245 Recent Trends in Research On Subnational Authority

Thursday, June 27, 2013: 2:00 PM-3:45 PM
C3.23 (Oudemanhuispoort)
This panel engages new research on subnational authority in Europe and beyond. The paper by David Dreyer-Lassen & Søren Serritzlew reports on a quasi-experimental study of how changing size and nature of local governments affect political competition. Charlie Jeffery uses German time series data to explore the extent to which sub-national party competition, socio-economic structure and economic performance explain policy difference from place to place within Germany. Michael Keating examines the territorial rescaling of business, trade union, agricultural and environmental interest groups in the United Kingdom, Germany, Spain, France, Italy and Belgium. The final two papers report on a large-scale project measuring the evolution of regional authority across 81 countries over 1950-2010. Gary Marks, Liesbet Hooghe and Sandi Chapman identify several common trends: a) an increase in regionalization, b) continuing, wide, divergence, c) a broader and steeper rise in self-rule than shared rule, and d) a proliferation of asymmetric arrangements. Arjan Schakel, Gary Marks, Sara Niedzwiecki and Sarah Shair-Rosenfield examine the validity of the regional authority index, employed in the first paper, by comparing it with several other measurements of (fiscal) federalism and decentralization.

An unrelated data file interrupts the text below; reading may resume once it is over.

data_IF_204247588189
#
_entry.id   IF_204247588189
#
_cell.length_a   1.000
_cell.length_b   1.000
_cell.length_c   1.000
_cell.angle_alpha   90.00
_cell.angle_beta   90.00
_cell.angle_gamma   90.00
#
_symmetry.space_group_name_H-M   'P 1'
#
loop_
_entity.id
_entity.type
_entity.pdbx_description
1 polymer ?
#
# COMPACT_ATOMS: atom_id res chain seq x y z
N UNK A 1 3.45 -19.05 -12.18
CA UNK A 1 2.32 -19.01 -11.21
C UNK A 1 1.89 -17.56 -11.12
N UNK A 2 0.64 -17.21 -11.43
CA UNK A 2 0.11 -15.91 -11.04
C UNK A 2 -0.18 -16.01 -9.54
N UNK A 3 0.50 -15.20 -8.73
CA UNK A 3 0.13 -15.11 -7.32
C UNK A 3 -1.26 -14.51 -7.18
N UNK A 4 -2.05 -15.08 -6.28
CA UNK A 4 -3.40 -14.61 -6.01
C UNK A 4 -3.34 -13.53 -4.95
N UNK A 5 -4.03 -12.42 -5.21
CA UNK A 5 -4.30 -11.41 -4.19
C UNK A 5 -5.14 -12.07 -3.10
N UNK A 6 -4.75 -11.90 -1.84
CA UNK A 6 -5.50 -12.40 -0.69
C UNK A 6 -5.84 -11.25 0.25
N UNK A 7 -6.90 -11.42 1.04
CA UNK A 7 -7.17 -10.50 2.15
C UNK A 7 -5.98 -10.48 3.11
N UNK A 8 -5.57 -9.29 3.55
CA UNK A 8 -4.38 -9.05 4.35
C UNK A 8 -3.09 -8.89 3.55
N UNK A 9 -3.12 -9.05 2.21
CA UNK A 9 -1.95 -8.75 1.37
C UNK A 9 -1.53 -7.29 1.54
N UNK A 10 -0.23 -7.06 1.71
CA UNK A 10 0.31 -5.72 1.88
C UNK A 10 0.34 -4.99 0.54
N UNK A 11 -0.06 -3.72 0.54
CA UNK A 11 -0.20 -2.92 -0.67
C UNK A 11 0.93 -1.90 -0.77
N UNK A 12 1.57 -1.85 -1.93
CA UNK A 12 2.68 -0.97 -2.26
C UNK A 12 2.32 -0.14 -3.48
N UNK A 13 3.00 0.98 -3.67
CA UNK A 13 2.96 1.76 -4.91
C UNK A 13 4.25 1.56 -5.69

The discussants are Michael Tatham and Michael Bauer, and Michael Bauer has agreed to chair.
Michael Bauer
Michael Robert Tatham and Michael Bauer
Does municipal consolidation affect competitiveness and candidate quality? A Quasi-experimental study.
David Dreyer-Lassen, U of Copenhagen; Soren Serritzlew, U of Aarhus
Crossregional Trends in Regional Authority
Gary Marks, VU University Amsterdam; Liesbet Hooghe, University of North Carolina at Chapel Hill; Sandra Chapman, University of North Carolina Chapel Hill
Measuring Regional Authority across the World
Arjan Schakel, Maastricht University; Gary Marks, University of North Carolina at Chapel Hill; Sara Niedzwiecki, University of North Carolina at Chapel Hill; Sarah Shair-Rosenfield, Arizona State University
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